Worlds Apart on PC by

Yet popular for decades now, it is only today that Ghibli’s graphic universe regularly inhabits video game productions in the independent sphere. Obviously, Ori and the Blind Forest and its sequel are no strangers to this turnaround; their respective successes in spite of themselves mapped out the way forward. After the recent Hoa or the mysterious Planet of Lana, it’s Unbound: Worlds Apart’s turn to take inspiration from the two creations of Moon Studios. Does Metroidvania (exploration, platforms and open world) live up to its mentors? This is what we will see!

The magic happens …

In Unbound: Worlds Apart, it is not a small, luminous furball that the player embodies, but Soli, a young mage wearing a beautiful red hooded robe. This last, initially driven by the desire to catch up with a strange slender creature, finally comes face to face with monstrous beings with huge, gaunt legs somewhat reminiscent of Limbo’s graphic imagination. These monsters escape from a dimensional portal opened by the evil Arawen who intends to invade the charming and verdant world of Soli, Vaiya.

Unbound Worlds Apart: Between Limbo and Totoro, a pleasant Metroidvania, but ...

Just like the big bad Arawen, Soli has the power to move from one world to another with the snap of a finger. That’s good, since the entire first part of the game is based on this little feature reminiscent of the gameplay of HUE which, remember, allows you to juggle the colors of a chromatic circle to make different platforms appear (or disappear). Here, then, the player, initially evolving in colorful and idyllic-looking 2D environments once again reminiscent of Ghibli’s creations, can, with a simple touch, open a portal giving directly to the underworld. But in addition to spawning new platforms, this nicely updated game mechanic also transforms gentle butterflies into ferocious and deadly beasts and little spiders into gigantic spooky creatures. In this dimension, the player must then redouble his vigilance if he does not want to die repeatedly … You have understood it, despite a colorful style and a childish universe, Unbound: Worlds Apart is not for everyone. From the beginning of the adventure, the title of Alien Pixel Studios puts our hooded hero in the face of devious situations and multiple traps that must be mastered with skill to move forward. Fortunately, the title, always fascinating, at least in its first part, is in no way punitive. Death is only a necessary step to understand the different phases and other puzzles, while the checkpoints, always well placed, are never far away.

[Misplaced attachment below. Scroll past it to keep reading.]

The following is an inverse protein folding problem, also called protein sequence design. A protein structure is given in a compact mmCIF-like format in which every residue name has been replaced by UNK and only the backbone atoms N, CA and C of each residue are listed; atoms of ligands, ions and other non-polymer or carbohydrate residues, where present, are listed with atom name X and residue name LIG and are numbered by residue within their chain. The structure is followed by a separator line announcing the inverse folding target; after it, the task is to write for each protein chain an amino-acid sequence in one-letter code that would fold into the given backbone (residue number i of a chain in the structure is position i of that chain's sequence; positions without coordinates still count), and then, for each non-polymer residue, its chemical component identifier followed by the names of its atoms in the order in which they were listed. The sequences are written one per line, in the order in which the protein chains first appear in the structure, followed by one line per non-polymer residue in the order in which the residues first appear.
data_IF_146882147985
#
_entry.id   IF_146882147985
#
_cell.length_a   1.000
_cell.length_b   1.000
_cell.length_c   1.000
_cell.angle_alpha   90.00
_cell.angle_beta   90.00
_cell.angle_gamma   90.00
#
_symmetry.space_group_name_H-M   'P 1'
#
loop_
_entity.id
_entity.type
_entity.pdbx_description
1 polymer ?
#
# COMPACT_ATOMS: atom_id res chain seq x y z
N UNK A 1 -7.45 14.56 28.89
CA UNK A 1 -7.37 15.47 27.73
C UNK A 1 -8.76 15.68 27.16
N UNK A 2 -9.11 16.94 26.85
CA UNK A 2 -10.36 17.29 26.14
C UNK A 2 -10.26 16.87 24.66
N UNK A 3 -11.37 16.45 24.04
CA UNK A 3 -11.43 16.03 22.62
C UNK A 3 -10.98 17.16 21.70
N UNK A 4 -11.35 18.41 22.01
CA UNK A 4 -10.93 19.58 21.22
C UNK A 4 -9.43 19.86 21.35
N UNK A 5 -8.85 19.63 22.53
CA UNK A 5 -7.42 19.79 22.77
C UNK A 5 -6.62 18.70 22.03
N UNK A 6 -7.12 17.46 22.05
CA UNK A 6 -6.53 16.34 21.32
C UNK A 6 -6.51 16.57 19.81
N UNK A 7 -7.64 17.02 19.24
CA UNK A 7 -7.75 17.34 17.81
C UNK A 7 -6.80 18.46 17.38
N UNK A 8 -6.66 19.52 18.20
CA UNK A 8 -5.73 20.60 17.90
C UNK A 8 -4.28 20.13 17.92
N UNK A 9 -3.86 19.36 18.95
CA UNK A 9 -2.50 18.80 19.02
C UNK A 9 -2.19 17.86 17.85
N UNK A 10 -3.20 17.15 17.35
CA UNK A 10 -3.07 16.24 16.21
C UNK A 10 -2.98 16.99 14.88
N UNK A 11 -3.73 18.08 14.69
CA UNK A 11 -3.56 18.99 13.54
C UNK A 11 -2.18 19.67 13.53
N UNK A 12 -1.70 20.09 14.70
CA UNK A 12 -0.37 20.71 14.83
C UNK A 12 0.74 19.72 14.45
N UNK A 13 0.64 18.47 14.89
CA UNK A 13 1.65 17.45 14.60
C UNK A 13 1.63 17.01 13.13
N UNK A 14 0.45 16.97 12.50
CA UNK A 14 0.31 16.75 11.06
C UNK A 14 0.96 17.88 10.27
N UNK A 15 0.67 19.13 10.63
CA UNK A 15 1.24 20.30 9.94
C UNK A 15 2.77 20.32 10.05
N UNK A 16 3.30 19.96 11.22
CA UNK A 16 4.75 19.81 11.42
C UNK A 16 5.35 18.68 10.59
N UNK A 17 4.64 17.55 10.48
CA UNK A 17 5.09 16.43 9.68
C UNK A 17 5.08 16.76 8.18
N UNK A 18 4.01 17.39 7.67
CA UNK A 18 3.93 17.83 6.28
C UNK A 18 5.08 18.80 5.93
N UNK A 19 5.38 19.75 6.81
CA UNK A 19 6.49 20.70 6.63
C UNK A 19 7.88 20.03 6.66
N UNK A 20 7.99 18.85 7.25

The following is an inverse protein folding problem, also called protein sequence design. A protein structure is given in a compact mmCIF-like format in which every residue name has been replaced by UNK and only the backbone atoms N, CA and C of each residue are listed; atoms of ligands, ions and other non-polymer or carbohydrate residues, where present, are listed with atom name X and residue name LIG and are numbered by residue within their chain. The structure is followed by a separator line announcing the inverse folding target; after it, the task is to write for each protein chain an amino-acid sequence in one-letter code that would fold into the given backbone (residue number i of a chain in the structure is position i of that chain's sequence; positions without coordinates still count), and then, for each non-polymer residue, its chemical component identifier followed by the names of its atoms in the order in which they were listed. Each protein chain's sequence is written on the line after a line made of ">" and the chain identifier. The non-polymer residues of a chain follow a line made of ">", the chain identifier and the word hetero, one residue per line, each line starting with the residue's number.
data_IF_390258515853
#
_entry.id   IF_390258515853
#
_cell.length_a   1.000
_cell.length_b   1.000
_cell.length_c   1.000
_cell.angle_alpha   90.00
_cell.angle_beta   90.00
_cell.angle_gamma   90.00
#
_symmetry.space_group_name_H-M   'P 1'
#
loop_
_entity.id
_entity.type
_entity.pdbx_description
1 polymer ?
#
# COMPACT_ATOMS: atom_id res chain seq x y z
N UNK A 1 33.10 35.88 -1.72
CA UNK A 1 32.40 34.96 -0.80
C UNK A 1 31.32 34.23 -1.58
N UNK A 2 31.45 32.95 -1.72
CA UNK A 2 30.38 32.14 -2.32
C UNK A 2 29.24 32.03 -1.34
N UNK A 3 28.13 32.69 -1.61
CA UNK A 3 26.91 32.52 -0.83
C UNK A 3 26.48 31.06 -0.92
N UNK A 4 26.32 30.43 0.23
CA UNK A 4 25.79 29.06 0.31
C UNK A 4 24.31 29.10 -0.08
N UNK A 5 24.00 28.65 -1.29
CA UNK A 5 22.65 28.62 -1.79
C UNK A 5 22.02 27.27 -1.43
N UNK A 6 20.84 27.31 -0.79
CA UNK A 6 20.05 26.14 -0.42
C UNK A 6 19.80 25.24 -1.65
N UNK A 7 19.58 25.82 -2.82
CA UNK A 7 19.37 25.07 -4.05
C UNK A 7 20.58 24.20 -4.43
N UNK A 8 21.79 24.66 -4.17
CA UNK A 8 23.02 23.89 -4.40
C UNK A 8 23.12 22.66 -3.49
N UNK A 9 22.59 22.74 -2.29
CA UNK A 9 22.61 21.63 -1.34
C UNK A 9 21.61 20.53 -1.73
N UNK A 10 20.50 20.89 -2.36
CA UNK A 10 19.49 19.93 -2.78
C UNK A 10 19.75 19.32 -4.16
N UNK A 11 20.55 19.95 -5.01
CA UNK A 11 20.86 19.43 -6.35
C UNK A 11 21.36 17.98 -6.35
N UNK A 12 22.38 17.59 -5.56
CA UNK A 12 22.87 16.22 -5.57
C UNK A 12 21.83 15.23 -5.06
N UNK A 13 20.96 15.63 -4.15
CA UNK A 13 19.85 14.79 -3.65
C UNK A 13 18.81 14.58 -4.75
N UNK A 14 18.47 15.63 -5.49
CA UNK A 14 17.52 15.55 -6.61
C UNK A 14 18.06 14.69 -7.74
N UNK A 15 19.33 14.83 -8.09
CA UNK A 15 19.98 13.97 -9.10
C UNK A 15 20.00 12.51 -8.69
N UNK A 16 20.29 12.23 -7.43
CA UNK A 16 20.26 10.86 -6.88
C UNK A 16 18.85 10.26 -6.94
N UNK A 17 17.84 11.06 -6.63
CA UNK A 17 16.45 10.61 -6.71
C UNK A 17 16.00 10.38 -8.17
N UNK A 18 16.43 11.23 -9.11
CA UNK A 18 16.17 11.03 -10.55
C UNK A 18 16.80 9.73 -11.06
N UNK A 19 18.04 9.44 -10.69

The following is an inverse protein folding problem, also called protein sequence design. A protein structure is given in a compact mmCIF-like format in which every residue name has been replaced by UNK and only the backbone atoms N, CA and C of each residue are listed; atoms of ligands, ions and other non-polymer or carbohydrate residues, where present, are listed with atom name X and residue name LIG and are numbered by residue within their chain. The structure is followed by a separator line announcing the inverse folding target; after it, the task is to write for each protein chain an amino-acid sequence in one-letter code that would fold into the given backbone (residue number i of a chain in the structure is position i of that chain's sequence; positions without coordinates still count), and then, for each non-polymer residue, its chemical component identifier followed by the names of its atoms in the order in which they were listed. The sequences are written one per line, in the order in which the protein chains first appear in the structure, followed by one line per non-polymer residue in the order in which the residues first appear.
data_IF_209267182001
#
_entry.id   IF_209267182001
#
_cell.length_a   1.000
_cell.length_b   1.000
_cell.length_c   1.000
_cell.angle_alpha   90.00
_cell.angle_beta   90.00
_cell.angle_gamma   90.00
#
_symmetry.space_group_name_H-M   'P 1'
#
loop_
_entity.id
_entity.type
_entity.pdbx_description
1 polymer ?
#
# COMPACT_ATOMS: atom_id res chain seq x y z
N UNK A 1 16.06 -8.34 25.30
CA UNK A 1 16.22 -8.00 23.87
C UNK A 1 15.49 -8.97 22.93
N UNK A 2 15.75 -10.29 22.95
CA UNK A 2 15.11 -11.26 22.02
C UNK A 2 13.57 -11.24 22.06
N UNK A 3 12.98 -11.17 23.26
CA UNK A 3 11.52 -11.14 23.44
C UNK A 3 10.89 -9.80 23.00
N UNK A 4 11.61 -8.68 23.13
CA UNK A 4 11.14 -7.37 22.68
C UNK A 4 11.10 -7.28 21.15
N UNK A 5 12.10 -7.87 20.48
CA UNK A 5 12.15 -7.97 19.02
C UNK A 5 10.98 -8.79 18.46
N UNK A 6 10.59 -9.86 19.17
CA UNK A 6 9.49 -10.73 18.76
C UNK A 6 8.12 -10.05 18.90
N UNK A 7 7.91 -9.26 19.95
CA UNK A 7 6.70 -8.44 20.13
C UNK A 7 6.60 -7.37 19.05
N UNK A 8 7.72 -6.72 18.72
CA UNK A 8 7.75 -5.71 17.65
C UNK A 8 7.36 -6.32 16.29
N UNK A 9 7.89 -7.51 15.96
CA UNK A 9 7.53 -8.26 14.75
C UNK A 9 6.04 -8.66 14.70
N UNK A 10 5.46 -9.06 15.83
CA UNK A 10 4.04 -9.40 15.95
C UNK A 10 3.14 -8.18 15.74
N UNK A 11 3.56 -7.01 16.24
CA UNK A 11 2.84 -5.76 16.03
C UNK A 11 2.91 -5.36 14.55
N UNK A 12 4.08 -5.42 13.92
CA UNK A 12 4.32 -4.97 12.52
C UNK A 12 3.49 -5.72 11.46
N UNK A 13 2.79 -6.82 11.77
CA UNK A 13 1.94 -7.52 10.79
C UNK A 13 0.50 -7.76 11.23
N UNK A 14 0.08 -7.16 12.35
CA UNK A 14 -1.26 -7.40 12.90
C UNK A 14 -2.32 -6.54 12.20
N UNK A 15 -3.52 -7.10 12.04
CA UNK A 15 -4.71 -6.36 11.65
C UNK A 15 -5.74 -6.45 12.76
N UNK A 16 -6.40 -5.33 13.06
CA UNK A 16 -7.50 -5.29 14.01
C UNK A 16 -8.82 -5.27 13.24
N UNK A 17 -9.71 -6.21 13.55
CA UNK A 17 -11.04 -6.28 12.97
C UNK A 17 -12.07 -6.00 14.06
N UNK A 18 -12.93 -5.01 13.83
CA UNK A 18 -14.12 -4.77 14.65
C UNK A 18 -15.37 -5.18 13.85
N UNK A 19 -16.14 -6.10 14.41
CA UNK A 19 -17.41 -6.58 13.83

Unbound Worlds Apart: Between Limbo and Totoro, a pleasant Metroidvania, but ...Unbound Worlds Apart: Between Limbo and Totoro, a pleasant Metroidvania, but ...

Switching from one world to another has a small effect at the beginning and gives players another way of approaching the world around it, both in a fun way and visually. The puzzles, although not difficult to solve, are mostly successful. Over the course of the adventure, they bring new ideas in order to vary the approaches. If at first opening a portal simply gives access to new boards and other stepping stones, later this system allows you to light up dark caves, transform your character into a block of stone and even reverse the poles, ideal for being able to progress on a ceiling, make the crates twirl in the air or cross a gigantic abyss. Then there is the rest …

Metroidvania are you there?